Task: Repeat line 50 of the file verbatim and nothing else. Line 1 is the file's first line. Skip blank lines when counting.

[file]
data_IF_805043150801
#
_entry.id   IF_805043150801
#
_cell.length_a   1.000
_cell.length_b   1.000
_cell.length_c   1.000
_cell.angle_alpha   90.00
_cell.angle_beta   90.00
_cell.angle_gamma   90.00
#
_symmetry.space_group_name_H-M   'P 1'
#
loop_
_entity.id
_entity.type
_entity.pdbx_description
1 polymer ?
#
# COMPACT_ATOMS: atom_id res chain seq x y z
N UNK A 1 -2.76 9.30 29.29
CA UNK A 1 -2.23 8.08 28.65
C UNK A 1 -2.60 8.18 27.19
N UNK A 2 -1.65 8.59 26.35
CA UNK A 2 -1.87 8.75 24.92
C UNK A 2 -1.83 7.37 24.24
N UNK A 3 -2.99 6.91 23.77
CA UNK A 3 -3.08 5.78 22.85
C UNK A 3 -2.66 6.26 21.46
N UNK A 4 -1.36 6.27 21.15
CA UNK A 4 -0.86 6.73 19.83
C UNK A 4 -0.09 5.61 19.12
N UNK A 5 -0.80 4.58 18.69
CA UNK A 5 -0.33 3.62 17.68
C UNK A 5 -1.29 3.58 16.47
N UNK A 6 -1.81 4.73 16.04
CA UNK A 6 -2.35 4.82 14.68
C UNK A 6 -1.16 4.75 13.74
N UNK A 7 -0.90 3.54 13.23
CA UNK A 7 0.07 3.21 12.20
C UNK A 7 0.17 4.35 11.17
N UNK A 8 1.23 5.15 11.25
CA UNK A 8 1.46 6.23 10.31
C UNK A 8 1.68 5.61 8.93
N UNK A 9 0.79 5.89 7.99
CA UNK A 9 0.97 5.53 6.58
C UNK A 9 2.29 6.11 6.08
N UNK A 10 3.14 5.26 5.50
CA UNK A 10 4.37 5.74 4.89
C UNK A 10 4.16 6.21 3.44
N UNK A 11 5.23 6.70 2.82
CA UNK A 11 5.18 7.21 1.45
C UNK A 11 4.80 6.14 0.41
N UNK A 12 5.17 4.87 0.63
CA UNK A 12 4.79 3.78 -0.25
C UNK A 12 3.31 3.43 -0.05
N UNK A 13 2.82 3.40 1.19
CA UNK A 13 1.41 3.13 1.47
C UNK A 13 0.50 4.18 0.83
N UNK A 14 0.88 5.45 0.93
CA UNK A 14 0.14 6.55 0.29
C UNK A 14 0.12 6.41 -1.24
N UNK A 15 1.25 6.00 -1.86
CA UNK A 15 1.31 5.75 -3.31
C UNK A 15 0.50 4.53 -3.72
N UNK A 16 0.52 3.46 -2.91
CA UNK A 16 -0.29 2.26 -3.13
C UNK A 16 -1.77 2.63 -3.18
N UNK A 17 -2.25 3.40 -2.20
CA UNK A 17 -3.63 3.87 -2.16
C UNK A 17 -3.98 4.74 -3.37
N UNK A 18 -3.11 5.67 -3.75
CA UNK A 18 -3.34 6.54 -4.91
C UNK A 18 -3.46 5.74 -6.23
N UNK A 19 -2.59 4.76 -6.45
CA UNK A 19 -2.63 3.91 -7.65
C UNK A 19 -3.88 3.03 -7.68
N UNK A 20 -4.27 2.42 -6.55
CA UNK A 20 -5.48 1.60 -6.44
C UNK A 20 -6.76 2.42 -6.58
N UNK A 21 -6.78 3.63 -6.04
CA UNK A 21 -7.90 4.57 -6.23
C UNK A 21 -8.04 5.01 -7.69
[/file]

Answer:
C UNK A 10 4.16 6.21 3.44